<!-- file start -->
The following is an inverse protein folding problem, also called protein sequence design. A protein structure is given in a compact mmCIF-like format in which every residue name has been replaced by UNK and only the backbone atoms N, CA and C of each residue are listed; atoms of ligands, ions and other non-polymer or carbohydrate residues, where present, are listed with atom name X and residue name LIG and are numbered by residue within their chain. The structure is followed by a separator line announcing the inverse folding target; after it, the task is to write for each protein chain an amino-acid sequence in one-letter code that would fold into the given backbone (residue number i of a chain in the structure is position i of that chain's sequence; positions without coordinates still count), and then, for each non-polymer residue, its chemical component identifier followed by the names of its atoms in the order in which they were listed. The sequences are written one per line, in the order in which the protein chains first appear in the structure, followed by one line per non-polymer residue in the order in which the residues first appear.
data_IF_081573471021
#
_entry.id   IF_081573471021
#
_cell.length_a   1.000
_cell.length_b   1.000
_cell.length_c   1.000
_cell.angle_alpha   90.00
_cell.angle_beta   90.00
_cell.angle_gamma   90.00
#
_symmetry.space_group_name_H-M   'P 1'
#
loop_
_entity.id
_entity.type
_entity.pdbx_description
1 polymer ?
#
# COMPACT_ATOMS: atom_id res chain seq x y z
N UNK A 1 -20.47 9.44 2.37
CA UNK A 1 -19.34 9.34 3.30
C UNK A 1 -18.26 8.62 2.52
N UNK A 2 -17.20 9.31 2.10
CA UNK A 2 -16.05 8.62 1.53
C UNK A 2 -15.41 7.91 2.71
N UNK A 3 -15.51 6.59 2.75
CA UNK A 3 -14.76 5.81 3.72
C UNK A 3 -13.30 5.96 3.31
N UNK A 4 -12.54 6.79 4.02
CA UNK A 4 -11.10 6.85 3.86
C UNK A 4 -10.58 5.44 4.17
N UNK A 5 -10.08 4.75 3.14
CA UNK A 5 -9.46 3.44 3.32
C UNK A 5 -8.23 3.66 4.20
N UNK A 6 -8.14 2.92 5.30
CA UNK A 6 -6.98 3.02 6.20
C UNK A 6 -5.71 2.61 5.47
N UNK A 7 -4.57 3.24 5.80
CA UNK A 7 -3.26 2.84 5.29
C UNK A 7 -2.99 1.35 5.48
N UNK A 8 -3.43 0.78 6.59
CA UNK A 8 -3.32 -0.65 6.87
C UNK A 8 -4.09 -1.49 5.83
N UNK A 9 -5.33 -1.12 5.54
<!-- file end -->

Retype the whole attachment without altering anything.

The following is an inverse protein folding problem, also called protein sequence design. A protein structure is given in a compact mmCIF-like format in which every residue name has been replaced by UNK and only the backbone atoms N, CA and C of each residue are listed; atoms of ligands, ions and other non-polymer or carbohydrate residues, where present, are listed with atom name X and residue name LIG and are numbered by residue within their chain. The structure is followed by a separator line announcing the inverse folding target; after it, the task is to write for each protein chain an amino-acid sequence in one-letter code that would fold into the given backbone (residue number i of a chain in the structure is position i of that chain's sequence; positions without coordinates still count), and then, for each non-polymer residue, its chemical component identifier followed by the names of its atoms in the order in which they were listed. The sequences are written one per line, in the order in which the protein chains first appear in the structure, followed by one line per non-polymer residue in the order in which the residues first appear.
data_IF_081573471021
#
_entry.id   IF_081573471021
#
_cell.length_a   1.000
_cell.length_b   1.000
_cell.length_c   1.000
_cell.angle_alpha   90.00
_cell.angle_beta   90.00
_cell.angle_gamma   90.00
#
_symmetry.space_group_name_H-M   'P 1'
#
loop_
_entity.id
_entity.type
_entity.pdbx_description
1 polymer ?
#
# COMPACT_ATOMS: atom_id res chain seq x y z
N UNK A 1 -20.47 9.44 2.37
CA UNK A 1 -19.34 9.34 3.30
C UNK A 1 -18.26 8.62 2.52
N UNK A 2 -17.20 9.31 2.10
CA UNK A 2 -16.05 8.62 1.53
C UNK A 2 -15.41 7.91 2.71
N UNK A 3 -15.51 6.59 2.75
CA UNK A 3 -14.76 5.81 3.72
C UNK A 3 -13.30 5.96 3.31
N UNK A 4 -12.54 6.79 4.02
CA UNK A 4 -11.10 6.85 3.86
C UNK A 4 -10.58 5.44 4.17
N UNK A 5 -10.08 4.75 3.14
CA UNK A 5 -9.46 3.44 3.32
C UNK A 5 -8.23 3.66 4.20
N UNK A 6 -8.14 2.92 5.30
CA UNK A 6 -6.98 3.02 6.20
C UNK A 6 -5.71 2.61 5.47
N UNK A 7 -4.57 3.24 5.80
CA UNK A 7 -3.26 2.84 5.29
C UNK A 7 -2.99 1.35 5.48
N UNK A 8 -3.43 0.78 6.59
CA UNK A 8 -3.32 -0.65 6.87
C UNK A 8 -4.09 -1.49 5.83
N UNK A 9 -5.33 -1.12 5.54